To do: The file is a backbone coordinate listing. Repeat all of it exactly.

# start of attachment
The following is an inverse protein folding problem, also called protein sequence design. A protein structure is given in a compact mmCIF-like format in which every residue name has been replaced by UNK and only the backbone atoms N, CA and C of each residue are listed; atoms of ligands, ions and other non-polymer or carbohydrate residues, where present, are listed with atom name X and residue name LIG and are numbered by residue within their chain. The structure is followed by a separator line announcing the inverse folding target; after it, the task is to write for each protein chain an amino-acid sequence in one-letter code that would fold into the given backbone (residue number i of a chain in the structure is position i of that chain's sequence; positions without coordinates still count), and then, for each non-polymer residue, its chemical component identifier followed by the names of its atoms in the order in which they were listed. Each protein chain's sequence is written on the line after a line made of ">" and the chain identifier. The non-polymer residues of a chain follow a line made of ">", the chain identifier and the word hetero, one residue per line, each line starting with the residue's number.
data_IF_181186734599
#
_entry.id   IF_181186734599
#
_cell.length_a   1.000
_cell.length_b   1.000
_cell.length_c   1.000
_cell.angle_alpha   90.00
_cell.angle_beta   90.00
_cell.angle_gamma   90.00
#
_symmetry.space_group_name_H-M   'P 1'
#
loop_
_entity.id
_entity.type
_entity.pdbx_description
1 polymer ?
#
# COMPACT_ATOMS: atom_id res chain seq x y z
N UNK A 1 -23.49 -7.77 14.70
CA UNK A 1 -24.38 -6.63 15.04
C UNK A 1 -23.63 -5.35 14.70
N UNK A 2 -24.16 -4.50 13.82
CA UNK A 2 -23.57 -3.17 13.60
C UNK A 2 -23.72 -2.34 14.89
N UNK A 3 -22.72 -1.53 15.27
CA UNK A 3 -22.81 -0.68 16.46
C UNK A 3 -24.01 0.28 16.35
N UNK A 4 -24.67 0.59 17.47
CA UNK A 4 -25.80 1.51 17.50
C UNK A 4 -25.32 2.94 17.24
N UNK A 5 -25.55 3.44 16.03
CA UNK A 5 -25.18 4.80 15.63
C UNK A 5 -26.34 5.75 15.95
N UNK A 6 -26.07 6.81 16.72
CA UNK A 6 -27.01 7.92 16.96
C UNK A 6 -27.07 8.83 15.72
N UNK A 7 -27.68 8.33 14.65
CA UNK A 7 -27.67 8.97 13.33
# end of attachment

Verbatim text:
The following is an inverse protein folding problem, also called protein sequence design. A protein structure is given in a compact mmCIF-like format in which every residue name has been replaced by UNK and only the backbone atoms N, CA and C of each residue are listed; atoms of ligands, ions and other non-polymer or carbohydrate residues, where present, are listed with atom name X and residue name LIG and are numbered by residue within their chain. The structure is followed by a separator line announcing the inverse folding target; after it, the task is to write for each protein chain an amino-acid sequence in one-letter code that would fold into the given backbone (residue number i of a chain in the structure is position i of that chain's sequence; positions without coordinates still count), and then, for each non-polymer residue, its chemical component identifier followed by the names of its atoms in the order in which they were listed. Each protein chain's sequence is written on the line after a line made of ">" and the chain identifier. The non-polymer residues of a chain follow a line made of ">", the chain identifier and the word hetero, one residue per line, each line starting with the residue's number.
data_IF_181186734599
#
_entry.id   IF_181186734599
#
_cell.length_a   1.000
_cell.length_b   1.000
_cell.length_c   1.000
_cell.angle_alpha   90.00
_cell.angle_beta   90.00
_cell.angle_gamma   90.00
#
_symmetry.space_group_name_H-M   'P 1'
#
loop_
_entity.id
_entity.type
_entity.pdbx_description
1 polymer ?
#
# COMPACT_ATOMS: atom_id res chain seq x y z
N UNK A 1 -23.49 -7.77 14.70
CA UNK A 1 -24.38 -6.63 15.04
C UNK A 1 -23.63 -5.35 14.70
N UNK A 2 -24.16 -4.50 13.82
CA UNK A 2 -23.57 -3.17 13.60
C UNK A 2 -23.72 -2.34 14.89
N UNK A 3 -22.72 -1.53 15.27
CA UNK A 3 -22.81 -0.68 16.46
C UNK A 3 -24.01 0.28 16.35
N UNK A 4 -24.67 0.59 17.47
CA UNK A 4 -25.80 1.51 17.50
C UNK A 4 -25.32 2.94 17.24
N UNK A 5 -25.55 3.44 16.03
CA UNK A 5 -25.18 4.80 15.63
C UNK A 5 -26.34 5.75 15.95
N UNK A 6 -26.07 6.81 16.72
CA UNK A 6 -27.01 7.92 16.96
C UNK A 6 -27.07 8.83 15.72
N UNK A 7 -27.68 8.33 14.65
CA UNK A 7 -27.67 8.97 13.33